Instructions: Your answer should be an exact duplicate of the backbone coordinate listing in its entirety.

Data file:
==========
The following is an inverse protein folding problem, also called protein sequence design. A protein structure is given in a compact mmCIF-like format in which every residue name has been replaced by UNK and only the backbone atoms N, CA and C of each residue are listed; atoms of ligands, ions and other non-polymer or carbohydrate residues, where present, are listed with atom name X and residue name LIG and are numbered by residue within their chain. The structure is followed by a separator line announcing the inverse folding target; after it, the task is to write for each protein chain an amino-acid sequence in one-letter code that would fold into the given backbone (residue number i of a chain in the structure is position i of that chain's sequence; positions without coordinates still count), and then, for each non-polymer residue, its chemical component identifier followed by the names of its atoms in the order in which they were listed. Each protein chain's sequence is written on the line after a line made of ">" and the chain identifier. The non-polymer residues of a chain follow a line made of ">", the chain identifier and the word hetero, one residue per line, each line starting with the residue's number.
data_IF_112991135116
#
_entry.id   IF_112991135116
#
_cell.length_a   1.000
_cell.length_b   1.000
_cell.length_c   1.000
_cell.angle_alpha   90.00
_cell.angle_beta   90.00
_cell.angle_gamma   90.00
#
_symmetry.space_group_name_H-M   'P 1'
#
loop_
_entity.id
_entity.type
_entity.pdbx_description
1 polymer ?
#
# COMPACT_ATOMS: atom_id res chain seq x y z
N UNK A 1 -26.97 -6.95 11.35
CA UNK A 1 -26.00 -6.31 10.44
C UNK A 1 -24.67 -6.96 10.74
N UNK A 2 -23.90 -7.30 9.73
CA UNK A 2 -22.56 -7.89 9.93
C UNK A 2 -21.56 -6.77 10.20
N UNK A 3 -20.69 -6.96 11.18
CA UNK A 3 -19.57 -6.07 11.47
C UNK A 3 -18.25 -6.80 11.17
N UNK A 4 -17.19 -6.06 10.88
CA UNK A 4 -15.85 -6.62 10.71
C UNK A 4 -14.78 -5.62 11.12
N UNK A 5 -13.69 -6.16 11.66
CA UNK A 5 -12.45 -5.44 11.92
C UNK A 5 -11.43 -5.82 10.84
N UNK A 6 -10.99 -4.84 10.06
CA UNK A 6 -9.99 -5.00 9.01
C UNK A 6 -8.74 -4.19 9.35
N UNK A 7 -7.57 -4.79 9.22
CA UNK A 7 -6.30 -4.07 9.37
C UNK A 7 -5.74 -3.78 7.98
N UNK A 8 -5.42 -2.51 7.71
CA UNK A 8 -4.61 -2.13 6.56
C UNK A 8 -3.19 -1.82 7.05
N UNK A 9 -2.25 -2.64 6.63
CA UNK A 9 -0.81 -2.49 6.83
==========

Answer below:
The following is an inverse protein folding problem, also called protein sequence design. A protein structure is given in a compact mmCIF-like format in which every residue name has been replaced by UNK and only the backbone atoms N, CA and C of each residue are listed; atoms of ligands, ions and other non-polymer or carbohydrate residues, where present, are listed with atom name X and residue name LIG and are numbered by residue within their chain. The structure is followed by a separator line announcing the inverse folding target; after it, the task is to write for each protein chain an amino-acid sequence in one-letter code that would fold into the given backbone (residue number i of a chain in the structure is position i of that chain's sequence; positions without coordinates still count), and then, for each non-polymer residue, its chemical component identifier followed by the names of its atoms in the order in which they were listed. Each protein chain's sequence is written on the line after a line made of ">" and the chain identifier. The non-polymer residues of a chain follow a line made of ">", the chain identifier and the word hetero, one residue per line, each line starting with the residue's number.
data_IF_112991135116
#
_entry.id   IF_112991135116
#
_cell.length_a   1.000
_cell.length_b   1.000
_cell.length_c   1.000
_cell.angle_alpha   90.00
_cell.angle_beta   90.00
_cell.angle_gamma   90.00
#
_symmetry.space_group_name_H-M   'P 1'
#
loop_
_entity.id
_entity.type
_entity.pdbx_description
1 polymer ?
#
# COMPACT_ATOMS: atom_id res chain seq x y z
N UNK A 1 -26.97 -6.95 11.35
CA UNK A 1 -26.00 -6.31 10.44
C UNK A 1 -24.67 -6.96 10.74
N UNK A 2 -23.90 -7.30 9.73
CA UNK A 2 -22.56 -7.89 9.93
C UNK A 2 -21.56 -6.77 10.20
N UNK A 3 -20.69 -6.96 11.18
CA UNK A 3 -19.57 -6.07 11.47
C UNK A 3 -18.25 -6.80 11.17
N UNK A 4 -17.19 -6.06 10.88
CA UNK A 4 -15.85 -6.62 10.71
C UNK A 4 -14.78 -5.62 11.12
N UNK A 5 -13.69 -6.16 11.66
CA UNK A 5 -12.45 -5.44 11.92
C UNK A 5 -11.43 -5.82 10.84
N UNK A 6 -10.99 -4.84 10.06
CA UNK A 6 -9.99 -5.00 9.01
C UNK A 6 -8.74 -4.19 9.35
N UNK A 7 -7.57 -4.79 9.22
CA UNK A 7 -6.30 -4.07 9.37
C UNK A 7 -5.74 -3.78 7.98
N UNK A 8 -5.42 -2.51 7.71
CA UNK A 8 -4.61 -2.13 6.56
C UNK A 8 -3.19 -1.82 7.05
N UNK A 9 -2.25 -2.64 6.63
CA UNK A 9 -0.81 -2.49 6.83